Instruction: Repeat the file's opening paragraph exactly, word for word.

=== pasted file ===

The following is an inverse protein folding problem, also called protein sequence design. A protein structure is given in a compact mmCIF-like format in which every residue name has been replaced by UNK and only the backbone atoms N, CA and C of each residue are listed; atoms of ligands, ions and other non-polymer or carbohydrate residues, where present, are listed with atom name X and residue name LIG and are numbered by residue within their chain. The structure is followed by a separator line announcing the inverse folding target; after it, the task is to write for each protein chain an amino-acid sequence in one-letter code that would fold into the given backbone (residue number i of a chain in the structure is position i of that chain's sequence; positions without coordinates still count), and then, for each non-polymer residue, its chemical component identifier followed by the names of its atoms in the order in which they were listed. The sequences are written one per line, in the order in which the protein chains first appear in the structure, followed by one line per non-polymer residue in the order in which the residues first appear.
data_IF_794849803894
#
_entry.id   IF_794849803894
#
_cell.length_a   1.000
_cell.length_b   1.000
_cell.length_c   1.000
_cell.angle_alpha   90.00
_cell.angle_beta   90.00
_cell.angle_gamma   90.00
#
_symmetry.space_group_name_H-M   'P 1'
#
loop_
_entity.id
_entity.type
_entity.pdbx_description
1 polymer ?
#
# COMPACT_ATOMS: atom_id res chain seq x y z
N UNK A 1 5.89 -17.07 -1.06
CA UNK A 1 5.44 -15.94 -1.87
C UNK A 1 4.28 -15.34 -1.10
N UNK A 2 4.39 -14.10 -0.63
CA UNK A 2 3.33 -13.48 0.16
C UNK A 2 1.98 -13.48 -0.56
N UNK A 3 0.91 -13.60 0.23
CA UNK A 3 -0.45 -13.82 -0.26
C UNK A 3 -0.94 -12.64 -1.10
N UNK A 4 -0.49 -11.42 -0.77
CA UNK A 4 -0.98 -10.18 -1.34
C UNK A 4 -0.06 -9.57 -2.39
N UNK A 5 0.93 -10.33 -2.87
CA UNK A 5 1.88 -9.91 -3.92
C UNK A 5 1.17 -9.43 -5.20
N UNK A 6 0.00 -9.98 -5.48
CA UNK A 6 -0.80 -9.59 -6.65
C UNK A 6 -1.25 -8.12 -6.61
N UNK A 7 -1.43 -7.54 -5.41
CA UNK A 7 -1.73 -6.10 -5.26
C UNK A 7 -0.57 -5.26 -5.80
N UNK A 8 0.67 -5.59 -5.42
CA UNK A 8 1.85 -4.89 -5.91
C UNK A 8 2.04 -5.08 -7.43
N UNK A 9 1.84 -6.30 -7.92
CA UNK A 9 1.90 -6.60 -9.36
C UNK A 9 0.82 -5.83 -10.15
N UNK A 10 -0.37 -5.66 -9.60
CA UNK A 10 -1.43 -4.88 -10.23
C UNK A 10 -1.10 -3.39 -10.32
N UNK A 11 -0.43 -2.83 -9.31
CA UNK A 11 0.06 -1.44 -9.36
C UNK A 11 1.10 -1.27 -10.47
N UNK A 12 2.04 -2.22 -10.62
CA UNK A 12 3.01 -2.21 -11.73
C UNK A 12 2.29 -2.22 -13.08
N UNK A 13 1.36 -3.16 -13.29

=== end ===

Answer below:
The following is an inverse protein folding problem, also called protein sequence design. A protein structure is given in a compact mmCIF-like format in which every residue name has been replaced by UNK and only the backbone atoms N, CA and C of each residue are listed; atoms of ligands, ions and other non-polymer or carbohydrate residues, where present, are listed with atom name X and residue name LIG and are numbered by residue within their chain. The structure is followed by a separator line announcing the inverse folding target; after it, the task is to write for each protein chain an amino-acid sequence in one-letter code that would fold into the given backbone (residue number i of a chain in the structure is position i of that chain's sequence; positions without coordinates still count), and then, for each non-polymer residue, its chemical component identifier followed by the names of its atoms in the order in which they were listed. The sequences are written one per line, in the order in which the protein chains first appear in the structure, followed by one line per non-polymer residue in the order in which the residues first appear.